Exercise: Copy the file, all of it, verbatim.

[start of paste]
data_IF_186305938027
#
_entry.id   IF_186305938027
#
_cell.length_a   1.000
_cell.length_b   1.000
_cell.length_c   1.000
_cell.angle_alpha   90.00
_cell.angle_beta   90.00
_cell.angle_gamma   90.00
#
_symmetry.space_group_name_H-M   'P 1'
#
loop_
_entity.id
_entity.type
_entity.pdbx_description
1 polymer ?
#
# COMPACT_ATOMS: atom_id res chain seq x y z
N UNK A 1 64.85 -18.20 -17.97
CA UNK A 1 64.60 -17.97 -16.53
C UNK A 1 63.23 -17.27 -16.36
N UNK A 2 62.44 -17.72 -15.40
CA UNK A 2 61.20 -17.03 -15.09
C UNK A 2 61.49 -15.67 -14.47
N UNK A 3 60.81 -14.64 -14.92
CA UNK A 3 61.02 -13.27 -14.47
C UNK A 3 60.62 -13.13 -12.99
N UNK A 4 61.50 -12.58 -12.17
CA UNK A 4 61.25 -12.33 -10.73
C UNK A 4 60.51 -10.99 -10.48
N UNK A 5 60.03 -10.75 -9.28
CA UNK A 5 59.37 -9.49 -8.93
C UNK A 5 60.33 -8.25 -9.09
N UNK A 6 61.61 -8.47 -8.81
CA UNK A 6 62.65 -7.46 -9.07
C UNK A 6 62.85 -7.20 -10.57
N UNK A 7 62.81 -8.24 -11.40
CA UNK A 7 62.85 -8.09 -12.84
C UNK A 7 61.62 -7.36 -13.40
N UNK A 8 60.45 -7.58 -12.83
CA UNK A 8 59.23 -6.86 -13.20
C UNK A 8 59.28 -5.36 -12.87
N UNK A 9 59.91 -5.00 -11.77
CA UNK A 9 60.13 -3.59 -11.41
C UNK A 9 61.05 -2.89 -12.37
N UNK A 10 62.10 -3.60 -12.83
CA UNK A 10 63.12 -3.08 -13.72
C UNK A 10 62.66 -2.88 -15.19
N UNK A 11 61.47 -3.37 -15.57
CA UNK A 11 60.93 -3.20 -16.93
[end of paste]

data_IF_186305938027
#
_entry.id   IF_186305938027
#
_cell.length_a   1.000
_cell.length_b   1.000
_cell.length_c   1.000
_cell.angle_alpha   90.00
_cell.angle_beta   90.00
_cell.angle_gamma   90.00
#
_symmetry.space_group_name_H-M   'P 1'
#
loop_
_entity.id
_entity.type
_entity.pdbx_description
1 polymer ?
#
# COMPACT_ATOMS: atom_id res chain seq x y z
N UNK A 1 64.85 -18.20 -17.97
CA UNK A 1 64.60 -17.97 -16.53
C UNK A 1 63.23 -17.27 -16.36
N UNK A 2 62.44 -17.72 -15.40
CA UNK A 2 61.20 -17.03 -15.09
C UNK A 2 61.49 -15.67 -14.47
N UNK A 3 60.81 -14.64 -14.92
CA UNK A 3 61.02 -13.27 -14.47
C UNK A 3 60.62 -13.13 -12.99
N UNK A 4 61.50 -12.58 -12.17
CA UNK A 4 61.25 -12.33 -10.73
C UNK A 4 60.51 -10.99 -10.48
N UNK A 5 60.03 -10.75 -9.28
CA UNK A 5 59.37 -9.49 -8.93
C UNK A 5 60.33 -8.25 -9.09
N UNK A 6 61.61 -8.47 -8.81
CA UNK A 6 62.65 -7.46 -9.07
C UNK A 6 62.85 -7.20 -10.57
N UNK A 7 62.81 -8.24 -11.40
CA UNK A 7 62.85 -8.09 -12.84
C UNK A 7 61.62 -7.36 -13.40
N UNK A 8 60.45 -7.58 -12.83
CA UNK A 8 59.23 -6.86 -13.20
C UNK A 8 59.28 -5.36 -12.87
N UNK A 9 59.91 -5.00 -11.77
CA UNK A 9 60.13 -3.59 -11.41
C UNK A 9 61.05 -2.89 -12.37
N UNK A 10 62.10 -3.60 -12.83
CA UNK A 10 63.12 -3.08 -13.72
C UNK A 10 62.66 -2.88 -15.19
N UNK A 11 61.47 -3.37 -15.57
CA UNK A 11 60.93 -3.20 -16.93